This week is the due date, even though only 4% of babies are actually born on the due date. This due date is always special and you are extra alert that day to any pain you feel. On this day and the days that follow, you can simply continue what you were doing. You certainly don’t need to stay home. If you stay nearby, you will still have plenty of time to get home the moment the contractions begin.
Don’t be disappointed if nothing happens: some women are naturally pregnant for 42 weeks. This probably has to do with the size of the placenta. A large placenta produces more progesterone, the hormone that curbs contraction activity.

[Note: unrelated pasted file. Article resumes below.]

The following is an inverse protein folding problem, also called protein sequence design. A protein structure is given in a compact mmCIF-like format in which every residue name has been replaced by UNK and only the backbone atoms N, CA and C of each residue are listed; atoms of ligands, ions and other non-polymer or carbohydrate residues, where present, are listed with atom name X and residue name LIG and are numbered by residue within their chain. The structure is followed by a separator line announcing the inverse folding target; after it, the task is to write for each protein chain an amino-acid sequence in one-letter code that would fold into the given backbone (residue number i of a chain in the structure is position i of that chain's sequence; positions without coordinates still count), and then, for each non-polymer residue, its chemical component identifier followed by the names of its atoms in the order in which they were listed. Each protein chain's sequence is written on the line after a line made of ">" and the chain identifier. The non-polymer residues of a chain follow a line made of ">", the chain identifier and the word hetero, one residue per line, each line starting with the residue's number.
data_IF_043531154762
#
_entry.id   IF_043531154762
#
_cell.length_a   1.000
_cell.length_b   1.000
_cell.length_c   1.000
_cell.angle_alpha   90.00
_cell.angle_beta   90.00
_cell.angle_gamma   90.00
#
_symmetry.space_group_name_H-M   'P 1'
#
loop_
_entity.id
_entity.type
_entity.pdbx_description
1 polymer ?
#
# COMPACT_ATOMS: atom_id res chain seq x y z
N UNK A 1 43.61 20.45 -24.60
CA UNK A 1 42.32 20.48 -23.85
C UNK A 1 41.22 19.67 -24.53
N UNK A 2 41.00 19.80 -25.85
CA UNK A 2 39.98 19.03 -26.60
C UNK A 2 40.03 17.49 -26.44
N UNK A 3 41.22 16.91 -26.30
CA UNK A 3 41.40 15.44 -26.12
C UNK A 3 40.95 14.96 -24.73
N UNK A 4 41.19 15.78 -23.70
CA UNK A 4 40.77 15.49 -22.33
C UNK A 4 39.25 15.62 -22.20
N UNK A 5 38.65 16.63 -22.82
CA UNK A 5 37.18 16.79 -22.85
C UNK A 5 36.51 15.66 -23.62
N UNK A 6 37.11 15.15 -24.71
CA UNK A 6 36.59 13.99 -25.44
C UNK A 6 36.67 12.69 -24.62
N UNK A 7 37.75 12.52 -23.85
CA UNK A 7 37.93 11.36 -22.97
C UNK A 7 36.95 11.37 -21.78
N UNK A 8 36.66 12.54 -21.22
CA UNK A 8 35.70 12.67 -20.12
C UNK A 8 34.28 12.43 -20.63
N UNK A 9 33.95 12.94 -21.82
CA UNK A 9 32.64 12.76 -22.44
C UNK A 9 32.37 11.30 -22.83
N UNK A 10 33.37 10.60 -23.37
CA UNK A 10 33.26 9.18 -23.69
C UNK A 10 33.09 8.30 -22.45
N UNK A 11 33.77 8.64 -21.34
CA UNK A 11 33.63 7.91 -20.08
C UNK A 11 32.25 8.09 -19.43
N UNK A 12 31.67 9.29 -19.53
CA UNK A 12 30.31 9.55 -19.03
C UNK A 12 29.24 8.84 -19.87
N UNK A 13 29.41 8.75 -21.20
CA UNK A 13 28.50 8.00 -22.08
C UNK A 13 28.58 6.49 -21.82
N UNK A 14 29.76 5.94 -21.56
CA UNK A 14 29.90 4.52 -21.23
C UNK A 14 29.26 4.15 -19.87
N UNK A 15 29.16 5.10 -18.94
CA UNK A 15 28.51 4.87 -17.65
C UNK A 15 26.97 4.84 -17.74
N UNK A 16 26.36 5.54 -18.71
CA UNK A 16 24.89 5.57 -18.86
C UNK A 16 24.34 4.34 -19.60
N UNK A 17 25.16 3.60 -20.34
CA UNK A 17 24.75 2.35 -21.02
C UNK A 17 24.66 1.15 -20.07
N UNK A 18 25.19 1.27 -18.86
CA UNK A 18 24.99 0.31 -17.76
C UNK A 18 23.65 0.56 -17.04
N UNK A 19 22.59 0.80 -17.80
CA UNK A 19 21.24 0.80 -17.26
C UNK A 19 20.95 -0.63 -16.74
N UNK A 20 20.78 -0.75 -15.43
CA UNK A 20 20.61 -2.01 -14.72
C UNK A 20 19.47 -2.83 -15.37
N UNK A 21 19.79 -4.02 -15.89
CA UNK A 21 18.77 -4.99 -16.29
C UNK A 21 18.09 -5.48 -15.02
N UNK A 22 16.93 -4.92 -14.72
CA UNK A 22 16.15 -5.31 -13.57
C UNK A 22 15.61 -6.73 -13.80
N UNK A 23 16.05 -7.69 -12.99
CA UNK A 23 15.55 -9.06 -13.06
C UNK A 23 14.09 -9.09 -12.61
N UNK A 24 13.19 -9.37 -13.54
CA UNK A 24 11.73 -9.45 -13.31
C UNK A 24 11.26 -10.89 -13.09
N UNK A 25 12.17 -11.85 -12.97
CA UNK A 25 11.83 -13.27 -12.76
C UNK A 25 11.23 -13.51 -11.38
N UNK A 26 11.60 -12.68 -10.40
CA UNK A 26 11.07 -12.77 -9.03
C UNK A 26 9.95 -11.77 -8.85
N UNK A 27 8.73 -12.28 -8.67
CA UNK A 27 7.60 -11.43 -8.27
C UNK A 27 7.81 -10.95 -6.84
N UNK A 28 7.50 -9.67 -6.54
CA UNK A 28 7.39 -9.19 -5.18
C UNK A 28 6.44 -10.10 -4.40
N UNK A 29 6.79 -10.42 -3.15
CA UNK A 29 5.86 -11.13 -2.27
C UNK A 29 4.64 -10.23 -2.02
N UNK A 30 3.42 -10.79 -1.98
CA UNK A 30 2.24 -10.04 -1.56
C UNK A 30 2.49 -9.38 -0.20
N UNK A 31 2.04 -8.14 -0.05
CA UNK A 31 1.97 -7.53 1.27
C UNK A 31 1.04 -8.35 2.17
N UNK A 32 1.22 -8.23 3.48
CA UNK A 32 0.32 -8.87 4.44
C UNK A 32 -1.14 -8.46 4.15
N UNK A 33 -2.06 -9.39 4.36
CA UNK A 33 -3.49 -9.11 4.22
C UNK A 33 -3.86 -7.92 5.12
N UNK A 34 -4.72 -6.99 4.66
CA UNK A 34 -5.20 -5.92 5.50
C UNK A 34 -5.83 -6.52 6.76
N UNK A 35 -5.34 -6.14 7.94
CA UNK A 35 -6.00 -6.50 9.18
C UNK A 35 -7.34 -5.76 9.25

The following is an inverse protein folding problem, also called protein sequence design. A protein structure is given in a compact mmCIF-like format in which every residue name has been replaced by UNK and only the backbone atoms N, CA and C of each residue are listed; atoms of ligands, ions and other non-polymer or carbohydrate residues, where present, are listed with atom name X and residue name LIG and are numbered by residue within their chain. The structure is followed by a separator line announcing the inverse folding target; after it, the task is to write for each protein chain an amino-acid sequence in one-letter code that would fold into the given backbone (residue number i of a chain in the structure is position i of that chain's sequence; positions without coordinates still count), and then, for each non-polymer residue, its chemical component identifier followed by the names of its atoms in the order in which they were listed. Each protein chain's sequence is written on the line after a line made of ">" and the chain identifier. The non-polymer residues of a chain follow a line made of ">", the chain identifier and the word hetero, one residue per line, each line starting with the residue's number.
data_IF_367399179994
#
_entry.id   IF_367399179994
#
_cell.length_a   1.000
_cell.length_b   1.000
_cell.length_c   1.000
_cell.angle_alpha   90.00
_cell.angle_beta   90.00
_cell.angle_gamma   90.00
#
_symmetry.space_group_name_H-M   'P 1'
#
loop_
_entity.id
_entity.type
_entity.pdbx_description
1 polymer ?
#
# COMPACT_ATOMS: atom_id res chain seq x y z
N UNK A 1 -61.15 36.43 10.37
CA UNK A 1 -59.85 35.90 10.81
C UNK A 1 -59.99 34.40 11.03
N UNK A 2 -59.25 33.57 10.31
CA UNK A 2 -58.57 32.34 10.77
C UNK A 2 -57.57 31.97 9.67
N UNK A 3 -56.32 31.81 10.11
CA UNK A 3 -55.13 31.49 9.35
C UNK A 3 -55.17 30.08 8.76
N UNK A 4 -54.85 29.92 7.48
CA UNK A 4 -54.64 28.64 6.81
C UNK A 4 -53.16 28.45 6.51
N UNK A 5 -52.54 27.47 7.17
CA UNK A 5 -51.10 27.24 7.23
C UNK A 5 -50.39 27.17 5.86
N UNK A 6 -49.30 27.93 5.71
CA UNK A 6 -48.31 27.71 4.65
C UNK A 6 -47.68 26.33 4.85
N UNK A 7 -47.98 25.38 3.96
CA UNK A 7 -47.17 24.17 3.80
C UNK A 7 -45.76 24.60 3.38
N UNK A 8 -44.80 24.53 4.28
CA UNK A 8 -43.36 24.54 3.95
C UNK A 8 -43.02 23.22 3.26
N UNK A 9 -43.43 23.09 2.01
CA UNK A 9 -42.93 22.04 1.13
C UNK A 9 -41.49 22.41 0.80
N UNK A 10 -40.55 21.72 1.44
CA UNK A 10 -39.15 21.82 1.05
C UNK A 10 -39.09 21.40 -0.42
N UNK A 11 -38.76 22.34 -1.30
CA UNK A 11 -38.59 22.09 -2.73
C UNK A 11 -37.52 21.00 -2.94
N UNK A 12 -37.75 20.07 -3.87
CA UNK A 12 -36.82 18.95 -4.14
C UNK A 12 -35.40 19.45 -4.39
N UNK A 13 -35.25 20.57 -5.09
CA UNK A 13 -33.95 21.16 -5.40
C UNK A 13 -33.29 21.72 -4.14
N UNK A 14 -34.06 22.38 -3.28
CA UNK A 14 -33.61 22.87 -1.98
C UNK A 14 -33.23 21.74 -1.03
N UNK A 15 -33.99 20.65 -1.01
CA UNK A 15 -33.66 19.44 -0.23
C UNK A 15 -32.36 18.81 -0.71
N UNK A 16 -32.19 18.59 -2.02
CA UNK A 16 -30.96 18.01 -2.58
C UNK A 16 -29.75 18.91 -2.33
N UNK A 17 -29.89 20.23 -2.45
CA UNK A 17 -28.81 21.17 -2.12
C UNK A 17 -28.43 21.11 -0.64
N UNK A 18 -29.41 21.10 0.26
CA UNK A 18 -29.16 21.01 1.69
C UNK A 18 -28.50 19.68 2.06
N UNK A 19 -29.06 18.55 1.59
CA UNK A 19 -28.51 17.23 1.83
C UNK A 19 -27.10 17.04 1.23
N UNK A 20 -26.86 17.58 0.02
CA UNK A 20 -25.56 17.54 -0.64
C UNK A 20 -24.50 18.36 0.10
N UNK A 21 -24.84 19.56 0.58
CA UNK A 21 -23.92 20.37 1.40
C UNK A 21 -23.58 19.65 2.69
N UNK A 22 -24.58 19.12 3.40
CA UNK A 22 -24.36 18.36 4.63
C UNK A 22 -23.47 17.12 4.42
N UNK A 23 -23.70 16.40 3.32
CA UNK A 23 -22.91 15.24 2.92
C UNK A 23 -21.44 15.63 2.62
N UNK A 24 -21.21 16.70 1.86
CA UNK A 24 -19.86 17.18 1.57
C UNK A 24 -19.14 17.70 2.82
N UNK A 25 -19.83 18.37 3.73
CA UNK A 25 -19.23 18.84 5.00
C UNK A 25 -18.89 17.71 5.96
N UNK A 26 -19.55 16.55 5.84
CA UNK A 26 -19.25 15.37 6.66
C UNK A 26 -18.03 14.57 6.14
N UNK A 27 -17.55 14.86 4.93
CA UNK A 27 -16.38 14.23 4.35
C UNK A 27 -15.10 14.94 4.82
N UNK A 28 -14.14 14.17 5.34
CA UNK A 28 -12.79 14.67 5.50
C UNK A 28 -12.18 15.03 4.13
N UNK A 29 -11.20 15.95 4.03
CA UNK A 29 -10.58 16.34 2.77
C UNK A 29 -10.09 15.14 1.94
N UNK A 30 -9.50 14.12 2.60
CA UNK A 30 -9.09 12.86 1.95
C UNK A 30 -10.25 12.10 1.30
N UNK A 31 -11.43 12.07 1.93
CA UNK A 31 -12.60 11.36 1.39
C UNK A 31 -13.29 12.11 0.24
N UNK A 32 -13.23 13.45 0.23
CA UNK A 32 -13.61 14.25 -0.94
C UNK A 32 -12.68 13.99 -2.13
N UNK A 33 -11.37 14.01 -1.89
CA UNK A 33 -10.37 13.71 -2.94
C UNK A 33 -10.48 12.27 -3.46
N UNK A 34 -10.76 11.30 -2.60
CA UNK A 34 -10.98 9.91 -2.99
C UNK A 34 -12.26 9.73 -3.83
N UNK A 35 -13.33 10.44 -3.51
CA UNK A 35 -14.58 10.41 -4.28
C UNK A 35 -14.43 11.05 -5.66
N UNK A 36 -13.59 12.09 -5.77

Your baby is lying with its head down in the fetal position with its legs pulled up and is waiting to be born. It is now about the size of a watermelon.
The baby’s lungs are covered in surfactants, which are a bit like little foam bubbles. These bubbles ensure that the lungs stay partially convex and don’t collapse when breathing in and out.
During the delivery all systems have to function. This is why your baby is practicing its breathing, sucking and swallowing and is secreting enzymes and hormones. He or she has a whole series of coordinated reflexes that enable him or her to hold on tight to something, lift and turn its head, look for milk, make walking movements, blink with the eyes, and he or she reacts to sounds, smells, light and touch.